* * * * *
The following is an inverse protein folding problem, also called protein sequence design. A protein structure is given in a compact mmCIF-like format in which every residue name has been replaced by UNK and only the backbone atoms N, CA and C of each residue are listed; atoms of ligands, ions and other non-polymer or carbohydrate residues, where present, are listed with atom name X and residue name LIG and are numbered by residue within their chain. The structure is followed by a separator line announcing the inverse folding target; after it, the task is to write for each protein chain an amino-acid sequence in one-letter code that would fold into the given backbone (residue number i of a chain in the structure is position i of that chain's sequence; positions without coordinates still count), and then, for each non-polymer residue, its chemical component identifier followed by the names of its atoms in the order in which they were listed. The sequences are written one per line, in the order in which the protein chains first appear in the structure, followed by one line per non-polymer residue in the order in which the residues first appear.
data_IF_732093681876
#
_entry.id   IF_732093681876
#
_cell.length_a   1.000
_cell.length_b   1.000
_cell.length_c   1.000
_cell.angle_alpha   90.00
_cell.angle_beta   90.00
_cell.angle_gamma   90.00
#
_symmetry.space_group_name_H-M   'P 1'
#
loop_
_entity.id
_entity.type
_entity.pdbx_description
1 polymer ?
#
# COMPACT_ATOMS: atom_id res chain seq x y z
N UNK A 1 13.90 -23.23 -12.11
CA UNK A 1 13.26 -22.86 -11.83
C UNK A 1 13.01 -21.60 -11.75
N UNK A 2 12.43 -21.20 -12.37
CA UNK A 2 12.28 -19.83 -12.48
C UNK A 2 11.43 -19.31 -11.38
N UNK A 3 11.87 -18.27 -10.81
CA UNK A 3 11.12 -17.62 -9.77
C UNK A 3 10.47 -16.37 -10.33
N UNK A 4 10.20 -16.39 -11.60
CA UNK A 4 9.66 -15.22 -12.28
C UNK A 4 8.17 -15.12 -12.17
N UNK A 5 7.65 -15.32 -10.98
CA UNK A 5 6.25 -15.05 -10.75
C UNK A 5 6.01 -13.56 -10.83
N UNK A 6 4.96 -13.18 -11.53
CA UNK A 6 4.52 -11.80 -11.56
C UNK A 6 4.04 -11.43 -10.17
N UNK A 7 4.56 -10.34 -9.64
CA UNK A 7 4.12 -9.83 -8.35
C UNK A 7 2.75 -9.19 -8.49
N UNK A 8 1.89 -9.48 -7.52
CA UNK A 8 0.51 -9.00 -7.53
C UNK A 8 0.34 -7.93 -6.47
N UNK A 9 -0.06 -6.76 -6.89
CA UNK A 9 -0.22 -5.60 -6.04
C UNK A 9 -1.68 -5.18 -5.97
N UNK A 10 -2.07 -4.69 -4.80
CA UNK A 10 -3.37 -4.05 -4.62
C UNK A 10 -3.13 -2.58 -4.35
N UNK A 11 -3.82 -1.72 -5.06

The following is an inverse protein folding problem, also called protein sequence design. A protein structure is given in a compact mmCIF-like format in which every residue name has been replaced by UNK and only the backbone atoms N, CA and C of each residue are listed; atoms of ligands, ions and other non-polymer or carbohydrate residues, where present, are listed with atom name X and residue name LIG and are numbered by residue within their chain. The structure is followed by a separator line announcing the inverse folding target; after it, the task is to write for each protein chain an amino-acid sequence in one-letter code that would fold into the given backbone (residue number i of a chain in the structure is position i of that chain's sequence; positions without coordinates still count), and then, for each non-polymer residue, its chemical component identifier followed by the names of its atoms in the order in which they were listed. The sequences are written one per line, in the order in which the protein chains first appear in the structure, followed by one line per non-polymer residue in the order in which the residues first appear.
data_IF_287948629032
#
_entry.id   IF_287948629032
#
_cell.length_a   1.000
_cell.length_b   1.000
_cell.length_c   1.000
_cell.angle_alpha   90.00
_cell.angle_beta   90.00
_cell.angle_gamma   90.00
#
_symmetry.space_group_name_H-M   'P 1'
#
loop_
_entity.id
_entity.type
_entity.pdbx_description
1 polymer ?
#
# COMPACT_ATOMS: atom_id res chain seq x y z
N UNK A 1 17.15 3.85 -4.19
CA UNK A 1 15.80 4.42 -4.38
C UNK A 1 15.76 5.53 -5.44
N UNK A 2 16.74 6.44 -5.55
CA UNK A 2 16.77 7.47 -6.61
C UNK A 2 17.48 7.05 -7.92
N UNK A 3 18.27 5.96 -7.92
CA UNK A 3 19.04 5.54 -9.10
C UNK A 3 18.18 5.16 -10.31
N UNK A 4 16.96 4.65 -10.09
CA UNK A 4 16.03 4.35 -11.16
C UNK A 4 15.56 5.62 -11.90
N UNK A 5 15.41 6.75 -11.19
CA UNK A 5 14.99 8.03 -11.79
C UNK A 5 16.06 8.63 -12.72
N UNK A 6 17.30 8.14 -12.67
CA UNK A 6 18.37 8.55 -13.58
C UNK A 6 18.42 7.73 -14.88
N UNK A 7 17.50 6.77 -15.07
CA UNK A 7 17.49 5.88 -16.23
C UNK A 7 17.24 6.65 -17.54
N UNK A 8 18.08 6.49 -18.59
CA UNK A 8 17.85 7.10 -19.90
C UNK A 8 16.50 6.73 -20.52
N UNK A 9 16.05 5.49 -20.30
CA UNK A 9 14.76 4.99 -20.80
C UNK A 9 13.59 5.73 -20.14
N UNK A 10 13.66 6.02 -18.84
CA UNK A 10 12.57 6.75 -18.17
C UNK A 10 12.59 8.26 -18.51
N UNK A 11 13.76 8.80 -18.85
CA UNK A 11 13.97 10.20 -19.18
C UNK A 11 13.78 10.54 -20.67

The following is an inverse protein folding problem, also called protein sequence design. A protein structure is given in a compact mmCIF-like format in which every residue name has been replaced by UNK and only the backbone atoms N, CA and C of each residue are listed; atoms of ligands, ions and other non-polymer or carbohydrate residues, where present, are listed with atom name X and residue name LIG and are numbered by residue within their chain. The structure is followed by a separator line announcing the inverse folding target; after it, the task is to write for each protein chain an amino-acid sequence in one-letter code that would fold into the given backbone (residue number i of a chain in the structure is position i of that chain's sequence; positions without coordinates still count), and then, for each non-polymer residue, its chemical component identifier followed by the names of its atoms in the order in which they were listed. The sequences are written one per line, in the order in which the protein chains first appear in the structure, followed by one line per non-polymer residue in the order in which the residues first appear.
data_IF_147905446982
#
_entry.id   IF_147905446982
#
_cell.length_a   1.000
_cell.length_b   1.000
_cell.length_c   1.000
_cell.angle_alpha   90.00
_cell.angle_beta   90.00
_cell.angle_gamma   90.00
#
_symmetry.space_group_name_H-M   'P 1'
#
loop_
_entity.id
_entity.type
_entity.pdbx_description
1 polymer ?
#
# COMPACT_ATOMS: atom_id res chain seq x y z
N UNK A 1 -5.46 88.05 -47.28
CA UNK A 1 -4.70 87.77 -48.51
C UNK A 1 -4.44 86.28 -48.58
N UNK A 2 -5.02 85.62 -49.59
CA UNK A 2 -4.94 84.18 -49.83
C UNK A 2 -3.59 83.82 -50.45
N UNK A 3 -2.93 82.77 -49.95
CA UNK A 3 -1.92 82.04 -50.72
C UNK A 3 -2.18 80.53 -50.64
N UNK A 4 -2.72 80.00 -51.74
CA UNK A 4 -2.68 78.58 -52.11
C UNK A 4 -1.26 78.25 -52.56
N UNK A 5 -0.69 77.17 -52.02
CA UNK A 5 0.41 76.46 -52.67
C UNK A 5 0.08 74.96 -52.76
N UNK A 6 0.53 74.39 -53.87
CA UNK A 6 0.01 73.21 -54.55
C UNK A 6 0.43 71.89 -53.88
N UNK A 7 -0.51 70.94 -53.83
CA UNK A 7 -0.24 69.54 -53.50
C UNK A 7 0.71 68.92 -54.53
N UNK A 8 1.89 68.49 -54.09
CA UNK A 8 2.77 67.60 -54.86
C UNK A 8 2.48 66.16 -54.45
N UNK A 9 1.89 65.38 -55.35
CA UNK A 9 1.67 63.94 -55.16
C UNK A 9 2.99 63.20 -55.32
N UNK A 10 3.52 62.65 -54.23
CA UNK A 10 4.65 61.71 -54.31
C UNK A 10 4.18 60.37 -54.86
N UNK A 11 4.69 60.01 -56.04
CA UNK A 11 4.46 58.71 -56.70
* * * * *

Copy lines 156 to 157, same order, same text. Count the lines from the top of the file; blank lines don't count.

CA UNK A 10 4.65 61.71 -54.31
C UNK A 10 4.18 60.37 -54.86